Diary Of A Black Traveler: Experiencing Cuba Like A Local

PUBLISHED: Aug 14, 2018 9:00 PM

When I landed in Cuba, there was an instant culture shock in the most fascinating and delectable way. Firstly, it wasn’t very hot, as most Caribbean islands are, which was my first clue that this island was unlike any other in the Caribbean, or the world for that matter. The ease with which they existed intrigued me. The display of affection amongst families and friends captured me. Laughter was contagious, Reggaeton blasted on the streets, and greetings were always met with an embrace. I suddenly found myself welcomed into a world unlike my own, where I would watch, learn and bask in experiences.


My life in Los Angeles is filled with things: Macbooks, networking parties, ads for Macy’s One Day sales, kale juices etc. In a world where everything we want is at our fingertips, there’s always a desire to have more, the newest, the latest, the best. This sometimes hinders the ability to appreciate what we do have and can lead to constant dissatisfaction. However, in Cuba I was among people who had limited resources, access to the internet and technologies, yet they enjoyed with what they did have – the present moment. In Cuba, I discovered that by having fewer things, I gained more joy.


Photo courtesy of Thais Francis


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Being black in Cuba meant that I blended right in. I didn’t want to be a tourist having to deal with locals overcharging me for goods and services or with the police prohibiting Cubans from interacting with me: I simply to wanted to experience life as one of them. Therefore, my trip wasn’t filled with sightseeing, or tours in antique cars, the experiences were a bit less glamorous and a lot more rewarding. I got to most places on the back of a motorbike, I took the bus to go to the beach, I had full course meals with mojitos in back-alley restaurants for the equivalent of $4. I also spent considerable time in the homes of people from the island and got a real look at the country.


Photo courtesy of Thais Francis


I stayed for about a week in Havana, which is a city filled with brightly colored homes, bustling activities and loud artistic expression. Everything was spontaneous, locals taught me how to dance rumba and in turn, I showed them how to wine like a Trini. I visited Fabrica de Arte Cuba which is a multi-level exhibition space that boasts all types of theatrical, musical, and abstract art. I danced on stage while a band accompanied me, it was phenomenal. The level of talent thought-provoking installations and reverence for art in Havana is truly special. As an artist from the Caribbean I’ve never seen creativity as a priority, it has always been an afterthought, but in Cuba it is revered. That was inspiring.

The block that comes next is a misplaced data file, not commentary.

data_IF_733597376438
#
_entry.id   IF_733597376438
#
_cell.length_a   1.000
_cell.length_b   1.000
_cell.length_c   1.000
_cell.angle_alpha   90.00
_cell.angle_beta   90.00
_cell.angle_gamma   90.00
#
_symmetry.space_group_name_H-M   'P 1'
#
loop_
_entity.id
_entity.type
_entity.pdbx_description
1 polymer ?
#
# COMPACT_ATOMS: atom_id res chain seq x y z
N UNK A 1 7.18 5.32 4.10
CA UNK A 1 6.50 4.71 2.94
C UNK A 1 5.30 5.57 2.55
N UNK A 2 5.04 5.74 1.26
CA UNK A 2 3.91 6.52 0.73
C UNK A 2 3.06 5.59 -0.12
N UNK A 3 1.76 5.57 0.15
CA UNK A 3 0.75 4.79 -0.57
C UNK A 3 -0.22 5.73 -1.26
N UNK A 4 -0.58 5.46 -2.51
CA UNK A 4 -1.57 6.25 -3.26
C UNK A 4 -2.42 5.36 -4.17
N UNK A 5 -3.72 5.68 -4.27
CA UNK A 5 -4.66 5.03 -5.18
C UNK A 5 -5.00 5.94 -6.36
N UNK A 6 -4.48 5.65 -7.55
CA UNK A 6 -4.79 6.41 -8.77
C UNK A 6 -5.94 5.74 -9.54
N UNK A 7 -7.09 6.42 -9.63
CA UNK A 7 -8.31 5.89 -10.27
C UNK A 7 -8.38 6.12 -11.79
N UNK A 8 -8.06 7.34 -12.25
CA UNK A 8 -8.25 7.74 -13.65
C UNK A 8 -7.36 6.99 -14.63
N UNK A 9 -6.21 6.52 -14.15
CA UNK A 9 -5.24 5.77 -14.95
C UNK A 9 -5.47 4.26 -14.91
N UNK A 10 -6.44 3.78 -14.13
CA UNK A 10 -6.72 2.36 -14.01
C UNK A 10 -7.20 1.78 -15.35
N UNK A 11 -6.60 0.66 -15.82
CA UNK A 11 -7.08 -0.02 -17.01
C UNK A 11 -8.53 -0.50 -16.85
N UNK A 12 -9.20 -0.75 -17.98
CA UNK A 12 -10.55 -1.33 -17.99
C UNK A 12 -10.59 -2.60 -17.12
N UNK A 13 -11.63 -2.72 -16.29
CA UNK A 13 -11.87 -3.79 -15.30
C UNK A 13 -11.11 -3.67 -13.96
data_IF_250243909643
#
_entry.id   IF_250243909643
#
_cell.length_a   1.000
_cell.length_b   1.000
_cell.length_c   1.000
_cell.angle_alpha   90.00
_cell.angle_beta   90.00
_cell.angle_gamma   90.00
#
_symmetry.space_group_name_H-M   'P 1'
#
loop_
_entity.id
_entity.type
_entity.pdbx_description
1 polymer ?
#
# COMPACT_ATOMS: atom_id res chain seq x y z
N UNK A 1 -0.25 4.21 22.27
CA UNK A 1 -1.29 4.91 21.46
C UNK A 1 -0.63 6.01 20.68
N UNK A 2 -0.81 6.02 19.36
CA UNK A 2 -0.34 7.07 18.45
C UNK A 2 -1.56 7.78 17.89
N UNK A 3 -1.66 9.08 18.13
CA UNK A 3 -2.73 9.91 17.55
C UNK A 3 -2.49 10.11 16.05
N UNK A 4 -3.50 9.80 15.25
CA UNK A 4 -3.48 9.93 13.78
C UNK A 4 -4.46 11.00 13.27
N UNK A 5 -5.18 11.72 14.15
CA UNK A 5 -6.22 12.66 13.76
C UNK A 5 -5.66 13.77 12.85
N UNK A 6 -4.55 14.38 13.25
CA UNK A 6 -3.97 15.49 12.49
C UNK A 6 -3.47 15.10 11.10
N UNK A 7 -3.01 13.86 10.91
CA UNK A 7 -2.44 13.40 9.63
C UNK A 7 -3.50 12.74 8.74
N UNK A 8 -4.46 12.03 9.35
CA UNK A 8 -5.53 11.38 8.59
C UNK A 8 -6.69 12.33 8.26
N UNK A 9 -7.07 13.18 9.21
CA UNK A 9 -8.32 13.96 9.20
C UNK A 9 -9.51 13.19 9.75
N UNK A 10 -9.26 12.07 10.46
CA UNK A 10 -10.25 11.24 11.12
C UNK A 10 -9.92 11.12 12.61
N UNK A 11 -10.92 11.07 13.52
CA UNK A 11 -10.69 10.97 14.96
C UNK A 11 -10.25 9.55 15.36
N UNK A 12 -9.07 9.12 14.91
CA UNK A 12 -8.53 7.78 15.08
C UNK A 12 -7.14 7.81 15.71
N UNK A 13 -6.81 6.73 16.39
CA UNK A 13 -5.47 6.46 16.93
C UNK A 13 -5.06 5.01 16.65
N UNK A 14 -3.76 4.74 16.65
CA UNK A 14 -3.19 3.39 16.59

Photo courtesy of Thais Francis


After Havana, I stayed in a small rural town surrounded by mountains, called Viñales. There was a distinct contrast between Viñales and Havana. It was quiet, everyone knew each other and horses were just as prevalent as cars. I was able to get lost and be found in stillness and clarity. I took hella pictures and wrote in their one library. By this point, my money was running out and I had no way of accessing American banks to get more, so I forewent excursions and instead made my own fun. I did, however, run out of money, which was an adventure, sometimes fun, most of the time not.


By my last two days, I was in survival mode. I had to navigate in a rickety car, with other locals through the mountains, take a bus, then walk back to my casa particular in Havana. I ended up spending my last night at the airport after wandering the streets at 10PM looking for a place to stay. This part was harrowing, but I learned another lesson, the journey isn’t always going to be filled with fun, there must be some bad because balance is necessary for growth.


Photo courtesy of Thais Francis


As an outsider looking in, Cuba is reminiscent of an era when their antique cars were modern. I am not oblivious though, I do understand that life here isn’t filled with cigars and smiles. Natural disasters wreak havoc, buildings are deteriorating, and the socialist principles of their government do not allow for upward mobility. And yes, they have many antiquated and rudimentary systems which cause them to remain in a time warp. However, they refuse to be defined by their perceived limitations and thrive with what they do have. This country has a distinct character, an undefeated people, and a palpable love for each other that has left me inspired.


So thank you Cuba, Viva la Revolución por siempre.